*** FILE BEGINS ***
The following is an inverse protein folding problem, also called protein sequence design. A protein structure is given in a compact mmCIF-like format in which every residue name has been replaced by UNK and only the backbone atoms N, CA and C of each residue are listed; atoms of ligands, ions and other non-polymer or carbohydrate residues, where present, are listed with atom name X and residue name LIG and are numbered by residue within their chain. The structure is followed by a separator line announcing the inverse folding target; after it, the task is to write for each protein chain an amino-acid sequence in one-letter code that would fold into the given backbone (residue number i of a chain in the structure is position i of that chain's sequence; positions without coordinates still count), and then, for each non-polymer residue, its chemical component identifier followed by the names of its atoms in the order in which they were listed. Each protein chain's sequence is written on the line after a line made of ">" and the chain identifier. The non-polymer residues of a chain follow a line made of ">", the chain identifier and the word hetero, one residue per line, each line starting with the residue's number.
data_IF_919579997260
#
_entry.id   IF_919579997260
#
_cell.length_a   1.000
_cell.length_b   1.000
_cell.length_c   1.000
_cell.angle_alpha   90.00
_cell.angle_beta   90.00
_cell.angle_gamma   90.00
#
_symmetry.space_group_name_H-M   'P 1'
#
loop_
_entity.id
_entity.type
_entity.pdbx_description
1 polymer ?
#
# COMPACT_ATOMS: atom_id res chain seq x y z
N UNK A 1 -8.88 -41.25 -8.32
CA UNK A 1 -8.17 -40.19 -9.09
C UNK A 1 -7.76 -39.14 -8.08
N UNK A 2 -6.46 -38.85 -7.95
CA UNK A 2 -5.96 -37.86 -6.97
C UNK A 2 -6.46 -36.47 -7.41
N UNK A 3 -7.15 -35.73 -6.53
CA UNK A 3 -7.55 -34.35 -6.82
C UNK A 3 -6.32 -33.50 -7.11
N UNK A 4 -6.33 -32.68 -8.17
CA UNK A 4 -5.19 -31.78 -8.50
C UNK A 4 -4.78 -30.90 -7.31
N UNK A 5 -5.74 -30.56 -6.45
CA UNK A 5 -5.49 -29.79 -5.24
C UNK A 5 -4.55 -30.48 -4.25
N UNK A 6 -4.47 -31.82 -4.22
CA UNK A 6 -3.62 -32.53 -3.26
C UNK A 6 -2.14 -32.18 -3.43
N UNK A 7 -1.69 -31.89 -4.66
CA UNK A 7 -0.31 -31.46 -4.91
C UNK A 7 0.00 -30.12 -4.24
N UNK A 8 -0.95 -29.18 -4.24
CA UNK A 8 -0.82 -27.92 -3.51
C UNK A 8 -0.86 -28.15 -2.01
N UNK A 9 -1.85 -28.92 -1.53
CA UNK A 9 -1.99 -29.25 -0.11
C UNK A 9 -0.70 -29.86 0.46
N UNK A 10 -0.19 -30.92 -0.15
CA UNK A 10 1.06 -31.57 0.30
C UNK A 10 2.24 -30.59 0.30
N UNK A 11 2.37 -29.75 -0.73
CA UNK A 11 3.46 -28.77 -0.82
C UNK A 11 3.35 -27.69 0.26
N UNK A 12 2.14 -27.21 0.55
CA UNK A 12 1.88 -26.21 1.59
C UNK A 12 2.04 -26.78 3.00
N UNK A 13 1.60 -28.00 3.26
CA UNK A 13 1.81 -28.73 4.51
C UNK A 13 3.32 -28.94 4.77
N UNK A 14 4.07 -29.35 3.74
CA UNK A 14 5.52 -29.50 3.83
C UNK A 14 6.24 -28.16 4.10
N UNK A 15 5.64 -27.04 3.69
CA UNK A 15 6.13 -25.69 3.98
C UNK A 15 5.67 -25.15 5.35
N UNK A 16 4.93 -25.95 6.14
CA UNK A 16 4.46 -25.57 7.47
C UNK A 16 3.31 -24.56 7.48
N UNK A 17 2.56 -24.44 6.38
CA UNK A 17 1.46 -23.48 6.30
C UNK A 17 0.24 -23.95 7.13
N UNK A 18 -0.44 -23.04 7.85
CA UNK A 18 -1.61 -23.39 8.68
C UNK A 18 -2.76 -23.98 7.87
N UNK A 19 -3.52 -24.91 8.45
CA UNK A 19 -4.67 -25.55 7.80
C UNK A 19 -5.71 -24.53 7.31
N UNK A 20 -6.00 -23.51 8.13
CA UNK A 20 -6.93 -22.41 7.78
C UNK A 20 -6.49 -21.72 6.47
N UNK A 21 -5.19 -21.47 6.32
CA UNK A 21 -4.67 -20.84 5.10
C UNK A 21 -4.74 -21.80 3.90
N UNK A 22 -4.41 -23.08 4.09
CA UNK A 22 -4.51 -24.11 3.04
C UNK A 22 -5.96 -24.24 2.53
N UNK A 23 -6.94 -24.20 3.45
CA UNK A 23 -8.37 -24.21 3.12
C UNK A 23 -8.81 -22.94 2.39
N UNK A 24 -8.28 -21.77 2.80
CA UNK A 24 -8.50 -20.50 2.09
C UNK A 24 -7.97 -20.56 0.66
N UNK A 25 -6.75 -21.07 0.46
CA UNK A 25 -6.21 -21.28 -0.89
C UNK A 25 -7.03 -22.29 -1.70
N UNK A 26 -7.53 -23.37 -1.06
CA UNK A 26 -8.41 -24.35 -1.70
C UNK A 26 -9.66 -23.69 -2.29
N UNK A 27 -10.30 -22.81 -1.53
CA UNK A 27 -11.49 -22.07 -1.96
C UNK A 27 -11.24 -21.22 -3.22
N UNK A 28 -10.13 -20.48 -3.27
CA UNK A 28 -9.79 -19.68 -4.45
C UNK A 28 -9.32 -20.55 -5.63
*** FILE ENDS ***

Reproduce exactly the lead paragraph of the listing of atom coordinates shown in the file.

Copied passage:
The following is an inverse protein folding problem, also called protein sequence design. A protein structure is given in a compact mmCIF-like format in which every residue name has been replaced by UNK and only the backbone atoms N, CA and C of each residue are listed; atoms of ligands, ions and other non-polymer or carbohydrate residues, where present, are listed with atom name X and residue name LIG and are numbered by residue within their chain. The structure is followed by a separator line announcing the inverse folding target; after it, the task is to write for each protein chain an amino-acid sequence in one-letter code that would fold into the given backbone (residue number i of a chain in the structure is position i of that chain's sequence; positions without coordinates still count), and then, for each non-polymer residue, its chemical component identifier followed by the names of its atoms in the order in which they were listed. Each protein chain's sequence is written on the line after a line made of ">" and the chain identifier. The non-polymer residues of a chain follow a line made of ">", the chain identifier and the word hetero, one residue per line, each line starting with the residue's number.